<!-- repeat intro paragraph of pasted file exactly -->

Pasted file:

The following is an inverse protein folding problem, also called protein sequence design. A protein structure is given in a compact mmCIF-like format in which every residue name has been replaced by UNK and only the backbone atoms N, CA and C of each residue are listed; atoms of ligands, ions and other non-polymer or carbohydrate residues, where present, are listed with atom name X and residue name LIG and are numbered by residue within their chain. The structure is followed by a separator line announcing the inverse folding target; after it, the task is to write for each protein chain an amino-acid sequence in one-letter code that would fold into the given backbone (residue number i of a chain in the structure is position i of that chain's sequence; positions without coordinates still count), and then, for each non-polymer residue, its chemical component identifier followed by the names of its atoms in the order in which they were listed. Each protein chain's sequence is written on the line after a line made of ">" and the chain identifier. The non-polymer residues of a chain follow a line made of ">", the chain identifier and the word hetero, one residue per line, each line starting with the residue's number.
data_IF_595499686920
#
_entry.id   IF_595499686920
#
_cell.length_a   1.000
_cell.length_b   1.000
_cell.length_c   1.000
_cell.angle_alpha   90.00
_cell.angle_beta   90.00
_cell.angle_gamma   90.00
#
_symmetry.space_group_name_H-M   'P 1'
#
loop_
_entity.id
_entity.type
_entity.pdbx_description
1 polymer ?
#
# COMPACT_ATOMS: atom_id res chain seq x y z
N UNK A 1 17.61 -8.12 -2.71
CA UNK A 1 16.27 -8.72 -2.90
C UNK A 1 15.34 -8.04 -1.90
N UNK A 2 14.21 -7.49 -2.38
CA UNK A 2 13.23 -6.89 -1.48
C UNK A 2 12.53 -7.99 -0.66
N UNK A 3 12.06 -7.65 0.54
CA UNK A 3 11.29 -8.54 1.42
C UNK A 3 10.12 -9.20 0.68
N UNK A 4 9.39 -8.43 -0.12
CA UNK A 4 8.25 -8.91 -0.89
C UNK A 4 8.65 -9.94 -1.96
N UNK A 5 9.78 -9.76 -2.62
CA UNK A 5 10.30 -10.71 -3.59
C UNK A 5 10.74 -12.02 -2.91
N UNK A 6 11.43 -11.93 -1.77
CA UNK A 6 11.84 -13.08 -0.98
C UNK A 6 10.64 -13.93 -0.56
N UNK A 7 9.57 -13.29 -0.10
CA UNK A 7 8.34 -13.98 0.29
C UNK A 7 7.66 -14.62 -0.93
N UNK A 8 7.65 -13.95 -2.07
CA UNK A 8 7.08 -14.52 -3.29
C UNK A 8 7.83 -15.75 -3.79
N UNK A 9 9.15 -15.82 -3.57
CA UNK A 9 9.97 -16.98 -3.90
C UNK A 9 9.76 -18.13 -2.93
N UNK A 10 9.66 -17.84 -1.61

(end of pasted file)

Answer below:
The following is an inverse protein folding problem, also called protein sequence design. A protein structure is given in a compact mmCIF-like format in which every residue name has been replaced by UNK and only the backbone atoms N, CA and C of each residue are listed; atoms of ligands, ions and other non-polymer or carbohydrate residues, where present, are listed with atom name X and residue name LIG and are numbered by residue within their chain. The structure is followed by a separator line announcing the inverse folding target; after it, the task is to write for each protein chain an amino-acid sequence in one-letter code that would fold into the given backbone (residue number i of a chain in the structure is position i of that chain's sequence; positions without coordinates still count), and then, for each non-polymer residue, its chemical component identifier followed by the names of its atoms in the order in which they were listed. Each protein chain's sequence is written on the line after a line made of ">" and the chain identifier. The non-polymer residues of a chain follow a line made of ">", the chain identifier and the word hetero, one residue per line, each line starting with the residue's number.